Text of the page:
- Two additional products that are sold through FBA, are doing over $50,000 in revenue, have less than 1,000 reviews and have been on Amazon for over 100 days.
*Remember! Launching a $10,000 a month product and a $ 50,000 a month product is the same effort when it comes to – product research, supplier negotiation, product differentiation, writing the listing, shooting the images, doing graphic design, it’s all the same. The only thing that’s different is how much money you invest. Instead of investing in 5 products that might make me $10,000 each, I rather invest in 1 product that might make me $50,000, with less effort but investing the same. I only recommend looking for these type of products if you’re doing over $100,000 a month in sales and have the cash flow to scale the product.
How to search for the products using Helium 10’s Amazon product research tool Black Box
There are fewer products doing the high revenues, so we will start by finding the two products that are doing $10,000 a month, and if we find those we will look for two more that are doing $2,000 a month.
- Filter by:
● Minimum Revenue: $10,000
● Maximum Reviews: 350
● Choose your category or type in the main keyword.
● Choose to see only FBA products.
- When going through the results, click on a product that makes sense to you. The listing will open, and make sure the product has been on Amazon for over 100 days.
- In case the product is over 100 days, copy the main keyword of that product and paste it in the Amazon search results. Make sure you’re searching in “All Departments”.
- Run Helium 10’s Xray tool from the Chrome Extension and see if you can find at least two products over $10,000, less than 350 reviews, and that are sold through FBA. Also, look for the additional 2 other products that are doing over $ 2,000, have less than 100 reviews, and that are sold through FBA. In case you find those – open their listings to make sure all of them have been on Amazon for over 100 days.
A few more points:
- This is not a formula! – Use your own judgement. You can modify the numbers based on your goals and what you think you can achieve. Maybe 100 reviews is too much for you for a new product, so you will choose a maximum of 50 reviews. Maybe $10,000 is too low and you’re looking for a minimum of $30,000 for an established product. The goal stays the same – find a product that you can launch easily and get organic sales going, while still having room to grow as you get more reviews.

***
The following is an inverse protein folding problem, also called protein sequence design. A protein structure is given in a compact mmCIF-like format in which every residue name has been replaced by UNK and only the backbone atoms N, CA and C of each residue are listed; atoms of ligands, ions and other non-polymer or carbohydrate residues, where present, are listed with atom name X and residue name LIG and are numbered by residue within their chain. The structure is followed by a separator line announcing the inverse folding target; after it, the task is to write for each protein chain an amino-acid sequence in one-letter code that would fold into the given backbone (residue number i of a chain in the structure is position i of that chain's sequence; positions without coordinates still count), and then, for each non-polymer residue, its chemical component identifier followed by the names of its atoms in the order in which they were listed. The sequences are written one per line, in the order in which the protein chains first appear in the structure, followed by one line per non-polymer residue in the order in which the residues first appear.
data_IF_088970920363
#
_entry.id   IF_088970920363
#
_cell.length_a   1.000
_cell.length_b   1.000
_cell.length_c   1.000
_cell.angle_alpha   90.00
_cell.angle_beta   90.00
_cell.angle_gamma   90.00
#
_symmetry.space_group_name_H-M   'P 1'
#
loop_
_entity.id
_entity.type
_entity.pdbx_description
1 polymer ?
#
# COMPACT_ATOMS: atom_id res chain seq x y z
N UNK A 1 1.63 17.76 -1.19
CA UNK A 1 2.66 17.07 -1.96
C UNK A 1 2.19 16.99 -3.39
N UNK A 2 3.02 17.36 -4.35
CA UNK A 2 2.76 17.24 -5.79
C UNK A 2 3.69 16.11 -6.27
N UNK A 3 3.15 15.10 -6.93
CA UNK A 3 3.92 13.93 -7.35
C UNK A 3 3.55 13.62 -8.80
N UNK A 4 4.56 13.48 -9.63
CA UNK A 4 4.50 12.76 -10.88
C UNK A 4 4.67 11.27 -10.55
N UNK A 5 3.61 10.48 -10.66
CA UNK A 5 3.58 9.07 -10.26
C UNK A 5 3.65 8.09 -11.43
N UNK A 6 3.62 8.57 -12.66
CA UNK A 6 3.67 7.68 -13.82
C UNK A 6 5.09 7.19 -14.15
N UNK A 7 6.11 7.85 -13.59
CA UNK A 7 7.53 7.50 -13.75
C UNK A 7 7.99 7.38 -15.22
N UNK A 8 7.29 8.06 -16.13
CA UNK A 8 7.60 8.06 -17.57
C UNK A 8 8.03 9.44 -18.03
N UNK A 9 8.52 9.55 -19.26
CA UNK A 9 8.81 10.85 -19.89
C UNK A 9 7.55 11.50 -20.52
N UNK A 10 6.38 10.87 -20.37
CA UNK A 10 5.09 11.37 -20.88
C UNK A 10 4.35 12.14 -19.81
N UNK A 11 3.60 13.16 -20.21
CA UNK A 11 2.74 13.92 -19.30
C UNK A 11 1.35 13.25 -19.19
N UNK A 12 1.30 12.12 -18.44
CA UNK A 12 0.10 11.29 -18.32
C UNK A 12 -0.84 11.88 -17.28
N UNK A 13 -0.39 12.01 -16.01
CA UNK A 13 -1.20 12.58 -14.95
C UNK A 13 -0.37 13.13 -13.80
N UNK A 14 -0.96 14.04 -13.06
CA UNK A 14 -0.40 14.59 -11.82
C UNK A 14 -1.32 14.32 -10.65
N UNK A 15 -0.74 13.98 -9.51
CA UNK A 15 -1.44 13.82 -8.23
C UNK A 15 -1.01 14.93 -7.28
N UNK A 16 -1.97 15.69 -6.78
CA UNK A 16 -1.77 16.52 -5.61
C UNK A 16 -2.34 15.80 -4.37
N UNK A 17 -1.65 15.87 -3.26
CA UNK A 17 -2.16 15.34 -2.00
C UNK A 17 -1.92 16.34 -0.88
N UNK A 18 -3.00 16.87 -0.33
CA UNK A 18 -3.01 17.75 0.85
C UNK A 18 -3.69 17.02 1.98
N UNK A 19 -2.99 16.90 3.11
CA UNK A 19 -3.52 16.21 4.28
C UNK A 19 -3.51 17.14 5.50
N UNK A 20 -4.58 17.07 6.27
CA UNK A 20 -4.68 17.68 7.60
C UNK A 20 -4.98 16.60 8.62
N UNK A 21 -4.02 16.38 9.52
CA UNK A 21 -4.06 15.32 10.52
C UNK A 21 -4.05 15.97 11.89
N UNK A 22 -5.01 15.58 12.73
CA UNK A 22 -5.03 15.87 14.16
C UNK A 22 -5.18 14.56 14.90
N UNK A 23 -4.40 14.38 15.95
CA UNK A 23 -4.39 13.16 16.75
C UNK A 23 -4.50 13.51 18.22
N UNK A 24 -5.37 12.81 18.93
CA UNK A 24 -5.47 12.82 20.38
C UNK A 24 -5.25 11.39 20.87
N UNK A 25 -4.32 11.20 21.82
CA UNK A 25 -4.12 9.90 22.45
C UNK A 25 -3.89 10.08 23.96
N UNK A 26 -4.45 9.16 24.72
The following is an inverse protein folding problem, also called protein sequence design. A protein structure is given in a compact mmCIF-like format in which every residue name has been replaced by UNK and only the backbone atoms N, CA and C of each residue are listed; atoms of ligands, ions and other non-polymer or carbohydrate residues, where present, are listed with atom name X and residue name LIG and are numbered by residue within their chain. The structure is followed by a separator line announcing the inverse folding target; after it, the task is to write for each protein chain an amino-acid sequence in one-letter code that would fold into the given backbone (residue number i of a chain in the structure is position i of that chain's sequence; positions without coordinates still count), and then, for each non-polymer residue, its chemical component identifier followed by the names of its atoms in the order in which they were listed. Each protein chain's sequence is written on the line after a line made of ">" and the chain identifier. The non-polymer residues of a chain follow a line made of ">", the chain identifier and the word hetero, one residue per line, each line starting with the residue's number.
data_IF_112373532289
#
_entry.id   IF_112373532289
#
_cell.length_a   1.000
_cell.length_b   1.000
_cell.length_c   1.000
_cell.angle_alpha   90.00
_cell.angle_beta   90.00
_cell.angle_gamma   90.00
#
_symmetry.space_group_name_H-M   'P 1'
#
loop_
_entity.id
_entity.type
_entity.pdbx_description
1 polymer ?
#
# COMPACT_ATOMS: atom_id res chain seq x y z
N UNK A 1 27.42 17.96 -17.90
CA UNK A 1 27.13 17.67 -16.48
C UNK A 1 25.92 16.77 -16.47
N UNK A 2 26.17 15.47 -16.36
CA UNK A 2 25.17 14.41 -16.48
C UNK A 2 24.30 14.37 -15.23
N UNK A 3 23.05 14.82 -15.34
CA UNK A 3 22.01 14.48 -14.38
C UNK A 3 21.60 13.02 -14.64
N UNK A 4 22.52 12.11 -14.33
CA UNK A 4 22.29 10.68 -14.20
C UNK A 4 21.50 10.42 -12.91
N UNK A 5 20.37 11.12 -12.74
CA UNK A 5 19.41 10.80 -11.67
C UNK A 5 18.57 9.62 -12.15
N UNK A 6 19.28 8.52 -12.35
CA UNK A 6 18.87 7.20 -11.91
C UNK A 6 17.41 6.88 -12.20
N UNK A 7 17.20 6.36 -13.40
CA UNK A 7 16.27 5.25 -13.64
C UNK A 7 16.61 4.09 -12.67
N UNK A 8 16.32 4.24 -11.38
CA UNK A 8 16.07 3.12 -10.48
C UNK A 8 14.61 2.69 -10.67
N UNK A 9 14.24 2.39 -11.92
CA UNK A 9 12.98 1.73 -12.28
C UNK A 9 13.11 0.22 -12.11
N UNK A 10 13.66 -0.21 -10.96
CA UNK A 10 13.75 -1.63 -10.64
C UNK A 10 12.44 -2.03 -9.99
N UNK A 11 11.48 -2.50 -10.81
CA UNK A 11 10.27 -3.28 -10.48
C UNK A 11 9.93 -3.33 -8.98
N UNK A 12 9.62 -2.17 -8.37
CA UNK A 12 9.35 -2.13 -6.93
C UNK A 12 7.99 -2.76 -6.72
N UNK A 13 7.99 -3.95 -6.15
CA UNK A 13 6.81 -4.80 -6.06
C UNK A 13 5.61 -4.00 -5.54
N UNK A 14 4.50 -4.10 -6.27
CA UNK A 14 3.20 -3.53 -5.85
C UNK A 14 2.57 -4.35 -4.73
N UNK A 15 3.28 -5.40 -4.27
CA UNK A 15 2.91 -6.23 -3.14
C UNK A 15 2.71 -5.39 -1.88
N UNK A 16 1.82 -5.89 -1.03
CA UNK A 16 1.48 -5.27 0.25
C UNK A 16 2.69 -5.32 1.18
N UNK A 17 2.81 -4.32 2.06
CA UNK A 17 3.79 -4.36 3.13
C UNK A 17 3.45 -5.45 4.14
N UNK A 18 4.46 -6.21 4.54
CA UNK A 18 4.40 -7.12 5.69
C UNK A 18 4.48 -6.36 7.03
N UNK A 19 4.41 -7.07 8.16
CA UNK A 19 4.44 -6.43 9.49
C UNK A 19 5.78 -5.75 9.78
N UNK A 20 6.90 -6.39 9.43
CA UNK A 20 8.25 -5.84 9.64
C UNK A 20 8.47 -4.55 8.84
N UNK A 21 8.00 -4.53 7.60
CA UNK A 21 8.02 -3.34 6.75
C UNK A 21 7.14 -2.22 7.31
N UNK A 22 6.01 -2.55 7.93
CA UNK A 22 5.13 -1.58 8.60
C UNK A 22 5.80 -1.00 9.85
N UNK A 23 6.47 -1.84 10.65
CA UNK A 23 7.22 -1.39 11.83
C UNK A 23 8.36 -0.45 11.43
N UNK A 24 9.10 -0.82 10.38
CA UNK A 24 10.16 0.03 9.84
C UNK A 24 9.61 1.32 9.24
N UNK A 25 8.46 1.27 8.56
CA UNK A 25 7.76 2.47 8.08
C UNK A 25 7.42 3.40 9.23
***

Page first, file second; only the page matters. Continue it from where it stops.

- Make it better – Once you find a product, don’t copy it. Improve it. This can be a whole other article, but basically – think why would anyone buy your product instead of the competitors. In case you’re just launching the same product, you really need to know your numbers and PPC to make sure you can compete on price.
- The decision making – The moment that you decide to sell a product is not when you’re researching, the decision is made when you pay the supplier to start production. In case you’re not sure, get samples. Run the numbers again. In case you are still not sure, wait. Check the market again in a month from now to see that it’s still profitable and it still makes sense to sell that product. Do not be impulsive.
- Brand focused – Amazon wants you to build a brand. When selecting products, be customer-focused. For example, you can sell baby products and supplements for breastfeeding since both are targeting moms. The way to think about a brand is that the same person will want to purchase your entire product line.
- The market – There’s a time gap from when you did your research to the time that you start production. Just before going into production, check the numbers again to make sure this is still a viable product. We get samples for products we end up not launching all the time, and there’s nothing wrong with that. Don’t feel that just because you went far with the supplier or spent a lot of time on a product that you have to go for it. Do what makes sense and is comfortable for you as a seller.
The big difference with this product research method from other methods is that we are not looking for reasons to disqualify the product. We are looking for reasons of why we should go after the product, which makes a lot more sense.